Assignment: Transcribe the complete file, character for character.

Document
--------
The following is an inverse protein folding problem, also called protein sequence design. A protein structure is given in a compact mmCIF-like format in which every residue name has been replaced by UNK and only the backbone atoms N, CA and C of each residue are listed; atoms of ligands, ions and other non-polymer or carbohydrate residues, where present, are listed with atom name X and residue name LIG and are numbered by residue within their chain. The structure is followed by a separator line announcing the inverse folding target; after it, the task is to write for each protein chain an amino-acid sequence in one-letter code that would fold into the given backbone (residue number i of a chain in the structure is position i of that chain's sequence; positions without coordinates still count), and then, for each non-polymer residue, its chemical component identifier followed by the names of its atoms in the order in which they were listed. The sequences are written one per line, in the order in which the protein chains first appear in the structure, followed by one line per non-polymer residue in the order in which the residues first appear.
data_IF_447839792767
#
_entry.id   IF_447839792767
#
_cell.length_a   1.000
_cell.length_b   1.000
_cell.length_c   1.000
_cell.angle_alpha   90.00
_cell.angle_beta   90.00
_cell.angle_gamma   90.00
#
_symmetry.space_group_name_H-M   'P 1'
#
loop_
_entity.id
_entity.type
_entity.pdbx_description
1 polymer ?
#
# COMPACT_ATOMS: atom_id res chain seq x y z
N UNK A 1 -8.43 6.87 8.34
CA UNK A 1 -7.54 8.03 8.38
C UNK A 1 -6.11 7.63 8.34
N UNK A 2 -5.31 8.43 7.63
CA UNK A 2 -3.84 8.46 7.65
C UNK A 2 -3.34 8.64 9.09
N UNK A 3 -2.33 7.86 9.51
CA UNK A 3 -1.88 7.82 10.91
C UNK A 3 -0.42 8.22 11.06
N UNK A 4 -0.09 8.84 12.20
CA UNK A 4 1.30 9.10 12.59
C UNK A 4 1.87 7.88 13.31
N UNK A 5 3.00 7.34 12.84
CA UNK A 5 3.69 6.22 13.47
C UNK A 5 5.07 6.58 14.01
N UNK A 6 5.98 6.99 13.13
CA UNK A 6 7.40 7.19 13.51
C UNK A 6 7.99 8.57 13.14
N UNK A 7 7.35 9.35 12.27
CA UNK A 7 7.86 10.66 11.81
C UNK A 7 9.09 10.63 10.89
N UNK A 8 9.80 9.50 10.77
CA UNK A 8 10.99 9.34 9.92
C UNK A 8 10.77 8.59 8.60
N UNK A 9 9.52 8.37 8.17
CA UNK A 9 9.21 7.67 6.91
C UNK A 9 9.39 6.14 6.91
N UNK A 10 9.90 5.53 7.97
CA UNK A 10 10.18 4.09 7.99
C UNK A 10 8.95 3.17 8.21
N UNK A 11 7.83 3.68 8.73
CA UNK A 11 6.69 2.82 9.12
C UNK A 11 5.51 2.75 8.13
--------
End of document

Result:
The following is an inverse protein folding problem, also called protein sequence design. A protein structure is given in a compact mmCIF-like format in which every residue name has been replaced by UNK and only the backbone atoms N, CA and C of each residue are listed; atoms of ligands, ions and other non-polymer or carbohydrate residues, where present, are listed with atom name X and residue name LIG and are numbered by residue within their chain. The structure is followed by a separator line announcing the inverse folding target; after it, the task is to write for each protein chain an amino-acid sequence in one-letter code that would fold into the given backbone (residue number i of a chain in the structure is position i of that chain's sequence; positions without coordinates still count), and then, for each non-polymer residue, its chemical component identifier followed by the names of its atoms in the order in which they were listed. The sequences are written one per line, in the order in which the protein chains first appear in the structure, followed by one line per non-polymer residue in the order in which the residues first appear.
data_IF_447839792767
#
_entry.id   IF_447839792767
#
_cell.length_a   1.000
_cell.length_b   1.000
_cell.length_c   1.000
_cell.angle_alpha   90.00
_cell.angle_beta   90.00
_cell.angle_gamma   90.00
#
_symmetry.space_group_name_H-M   'P 1'
#
loop_
_entity.id
_entity.type
_entity.pdbx_description
1 polymer ?
#
# COMPACT_ATOMS: atom_id res chain seq x y z
N UNK A 1 -8.43 6.87 8.34
CA UNK A 1 -7.54 8.03 8.38
C UNK A 1 -6.11 7.63 8.34
N UNK A 2 -5.31 8.43 7.63
CA UNK A 2 -3.84 8.46 7.65
C UNK A 2 -3.34 8.64 9.09
N UNK A 3 -2.33 7.86 9.51
CA UNK A 3 -1.88 7.82 10.91
C UNK A 3 -0.42 8.22 11.06
N UNK A 4 -0.09 8.84 12.20
CA UNK A 4 1.30 9.10 12.59
C UNK A 4 1.87 7.88 13.31
N UNK A 5 3.00 7.34 12.84
CA UNK A 5 3.69 6.22 13.47
C UNK A 5 5.07 6.58 14.01
N UNK A 6 5.98 6.99 13.13
CA UNK A 6 7.40 7.19 13.51
C UNK A 6 7.99 8.57 13.14
N UNK A 7 7.35 9.35 12.27
CA UNK A 7 7.86 10.66 11.81
C UNK A 7 9.09 10.63 10.89
N UNK A 8 9.80 9.50 10.77
CA UNK A 8 10.99 9.34 9.92
C UNK A 8 10.77 8.59 8.60
N UNK A 9 9.52 8.37 8.17
CA UNK A 9 9.21 7.67 6.91
C UNK A 9 9.39 6.14 6.91
N UNK A 10 9.90 5.53 7.97
CA UNK A 10 10.18 4.09 7.99
C UNK A 10 8.95 3.17 8.21
N UNK A 11 7.83 3.68 8.73
CA UNK A 11 6.69 2.82 9.12
C UNK A 11 5.51 2.75 8.13